Tuesday, November 15, 2011

Sydney To Suffolk Park: On The Wheel

Despite the algid New South Wales spring eve, my palms were sweaty. I peered into the darkness and took a deep breath. After a tenth glance at the rear-view and side mirror, I finally mustered enough guts to step on the pedal.

It had been five years since I was last on the wheel. I'd like to think I was a good driver for I frequently drove from Manila to Mariveles and back (about five hours each way) two to three times a week for work. I used to be a "Sales Engineer" for a construction company, and back then, one of my top clients was situated there.

But hey, five years is a really long time. And may I add, I had never driven overseas (I ain't even entirely sure if I'm allowed to drive in Australia with just a Philippine license) and on the left side of the road, so you could imagine how terrified I was that night.

Taking over. Gripping the wheel oh so tight.

We were on our way to a Suffolk Park, a quaint suburb south of famous hippie town Byron Bay, where we'll be staying for six weeks in a caravan park. About every minute, a vehicle or two zoomed past our beat up, borrowed car which we named Gumby (simply because it resembles the hue of this peculiar clay character).

Suffice it to say that, Pacific Highway at that time was far from bustling. This gave me courage. To the hubby's surprise, I kept my foot on the accelerator until I reached the speed limit. Like a kid reunited with his bike after ages, I got my groove back in a breeze.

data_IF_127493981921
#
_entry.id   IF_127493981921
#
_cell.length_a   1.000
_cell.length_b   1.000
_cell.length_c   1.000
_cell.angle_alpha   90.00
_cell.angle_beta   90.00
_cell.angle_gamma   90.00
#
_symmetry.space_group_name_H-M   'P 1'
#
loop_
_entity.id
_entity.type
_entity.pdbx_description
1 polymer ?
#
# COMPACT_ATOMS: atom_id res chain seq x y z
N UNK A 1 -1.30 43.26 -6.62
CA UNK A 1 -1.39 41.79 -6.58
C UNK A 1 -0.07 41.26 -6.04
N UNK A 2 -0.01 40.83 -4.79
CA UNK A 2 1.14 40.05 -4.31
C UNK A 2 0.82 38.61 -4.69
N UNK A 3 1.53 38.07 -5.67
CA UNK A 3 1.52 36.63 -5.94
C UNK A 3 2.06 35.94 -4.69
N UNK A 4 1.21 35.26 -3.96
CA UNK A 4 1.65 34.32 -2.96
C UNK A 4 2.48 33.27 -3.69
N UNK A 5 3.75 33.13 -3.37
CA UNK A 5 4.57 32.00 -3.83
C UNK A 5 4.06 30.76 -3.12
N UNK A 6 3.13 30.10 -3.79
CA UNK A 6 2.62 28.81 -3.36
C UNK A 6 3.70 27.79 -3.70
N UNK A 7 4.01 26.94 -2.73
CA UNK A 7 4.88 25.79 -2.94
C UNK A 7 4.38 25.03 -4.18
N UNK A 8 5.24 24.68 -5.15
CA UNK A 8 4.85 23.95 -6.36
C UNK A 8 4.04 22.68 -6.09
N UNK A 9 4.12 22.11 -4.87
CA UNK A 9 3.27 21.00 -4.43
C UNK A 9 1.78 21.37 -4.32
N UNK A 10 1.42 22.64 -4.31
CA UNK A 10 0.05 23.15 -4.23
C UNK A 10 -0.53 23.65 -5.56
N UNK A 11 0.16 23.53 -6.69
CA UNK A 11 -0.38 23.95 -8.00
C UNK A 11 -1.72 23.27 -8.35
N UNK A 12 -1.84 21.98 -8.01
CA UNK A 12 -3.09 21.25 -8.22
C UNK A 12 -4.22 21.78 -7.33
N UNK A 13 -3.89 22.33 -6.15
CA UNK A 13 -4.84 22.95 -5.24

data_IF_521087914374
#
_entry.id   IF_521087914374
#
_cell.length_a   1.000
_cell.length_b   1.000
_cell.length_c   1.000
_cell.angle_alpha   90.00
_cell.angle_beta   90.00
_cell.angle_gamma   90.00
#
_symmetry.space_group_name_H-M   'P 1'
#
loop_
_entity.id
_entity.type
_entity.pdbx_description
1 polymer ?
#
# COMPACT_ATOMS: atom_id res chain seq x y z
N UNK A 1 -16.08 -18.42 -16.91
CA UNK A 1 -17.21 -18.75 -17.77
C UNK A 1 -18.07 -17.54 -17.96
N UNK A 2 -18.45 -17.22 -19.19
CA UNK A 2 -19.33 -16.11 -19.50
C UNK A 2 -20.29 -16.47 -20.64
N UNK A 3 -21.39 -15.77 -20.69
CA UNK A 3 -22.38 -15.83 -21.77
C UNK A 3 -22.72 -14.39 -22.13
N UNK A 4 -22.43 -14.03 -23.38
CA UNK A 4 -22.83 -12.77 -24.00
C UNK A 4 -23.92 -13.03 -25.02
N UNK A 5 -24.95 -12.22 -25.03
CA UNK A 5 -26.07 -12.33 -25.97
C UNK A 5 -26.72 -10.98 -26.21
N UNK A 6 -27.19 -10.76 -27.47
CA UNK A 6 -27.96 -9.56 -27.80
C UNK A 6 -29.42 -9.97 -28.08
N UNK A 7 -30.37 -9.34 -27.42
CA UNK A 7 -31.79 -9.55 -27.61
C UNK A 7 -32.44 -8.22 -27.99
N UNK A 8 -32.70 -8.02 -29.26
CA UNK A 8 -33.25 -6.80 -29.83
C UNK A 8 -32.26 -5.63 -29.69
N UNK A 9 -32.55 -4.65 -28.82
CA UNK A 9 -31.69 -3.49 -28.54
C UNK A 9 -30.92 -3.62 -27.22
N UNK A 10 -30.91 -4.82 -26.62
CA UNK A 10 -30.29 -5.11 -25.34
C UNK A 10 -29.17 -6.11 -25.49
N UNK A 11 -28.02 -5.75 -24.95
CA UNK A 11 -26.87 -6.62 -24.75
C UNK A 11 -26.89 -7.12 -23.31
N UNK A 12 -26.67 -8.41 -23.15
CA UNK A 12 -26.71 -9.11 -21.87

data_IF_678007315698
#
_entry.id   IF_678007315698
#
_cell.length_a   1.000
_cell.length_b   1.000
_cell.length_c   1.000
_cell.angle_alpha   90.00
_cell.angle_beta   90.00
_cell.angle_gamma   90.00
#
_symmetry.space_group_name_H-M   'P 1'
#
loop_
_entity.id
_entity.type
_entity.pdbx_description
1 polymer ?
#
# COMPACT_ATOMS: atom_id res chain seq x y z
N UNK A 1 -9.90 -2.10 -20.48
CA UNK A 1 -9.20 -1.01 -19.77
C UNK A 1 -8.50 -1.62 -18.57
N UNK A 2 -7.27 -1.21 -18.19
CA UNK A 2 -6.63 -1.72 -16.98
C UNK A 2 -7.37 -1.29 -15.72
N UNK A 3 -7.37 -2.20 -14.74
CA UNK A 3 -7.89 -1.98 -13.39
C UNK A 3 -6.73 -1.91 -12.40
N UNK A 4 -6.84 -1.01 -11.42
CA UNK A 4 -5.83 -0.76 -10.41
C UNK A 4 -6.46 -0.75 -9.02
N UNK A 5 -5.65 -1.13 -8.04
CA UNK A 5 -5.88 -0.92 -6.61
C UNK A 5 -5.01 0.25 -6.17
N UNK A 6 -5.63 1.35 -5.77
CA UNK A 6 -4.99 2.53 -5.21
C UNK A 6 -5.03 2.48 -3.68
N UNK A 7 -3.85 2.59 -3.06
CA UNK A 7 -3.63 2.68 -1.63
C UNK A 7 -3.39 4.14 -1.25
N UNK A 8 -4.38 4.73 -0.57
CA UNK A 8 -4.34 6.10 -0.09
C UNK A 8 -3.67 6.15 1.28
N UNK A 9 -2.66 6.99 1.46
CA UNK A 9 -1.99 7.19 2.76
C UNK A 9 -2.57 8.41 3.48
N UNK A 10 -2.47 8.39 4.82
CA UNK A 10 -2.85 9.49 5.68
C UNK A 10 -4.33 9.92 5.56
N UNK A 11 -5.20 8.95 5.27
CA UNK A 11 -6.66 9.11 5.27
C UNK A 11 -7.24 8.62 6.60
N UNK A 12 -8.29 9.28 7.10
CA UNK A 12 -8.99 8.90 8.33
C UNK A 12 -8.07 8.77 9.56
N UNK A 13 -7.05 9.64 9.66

Almost an hour into my driving, I noticed the fuel gauge indicating that Gumby's almost out. I found it odd for it showed that my tank's half filled just a few minutes back (this taught us not to trust an aging, $700 car). A quick consultation with our GPS device informed us that the next petrol station's a mere four kilometers away. This should have given us peace of mind, except, the engine died right after we checked the GPS.

Pouring petrol through a makeshift funnel made out of a disposable water bottle, which we cut up using my nipper.

I managed to let Gumby glide closer to the shoulder. The car broke down past a curve. In total darkness and with a 110 KPH limit imposed, this is most definitely a dangerous part of the highway to be in. In my head, I knew time is of the essence. I scrambled out of the car while Shervin took over the wheel, so he could whisk it out of harm's way. I pushed the car by myself with all my mortal might. And chakra.

Then we both started flagging zooming cars and trucks. It was frightening to leave Luna in the car by herself (it was too cold outside), but with Shervin wearing a black hoodie, I thought he might come off as a suspicious character to motorists. Our daughter weeped as she watched us from the backseat. Her sob, muffled.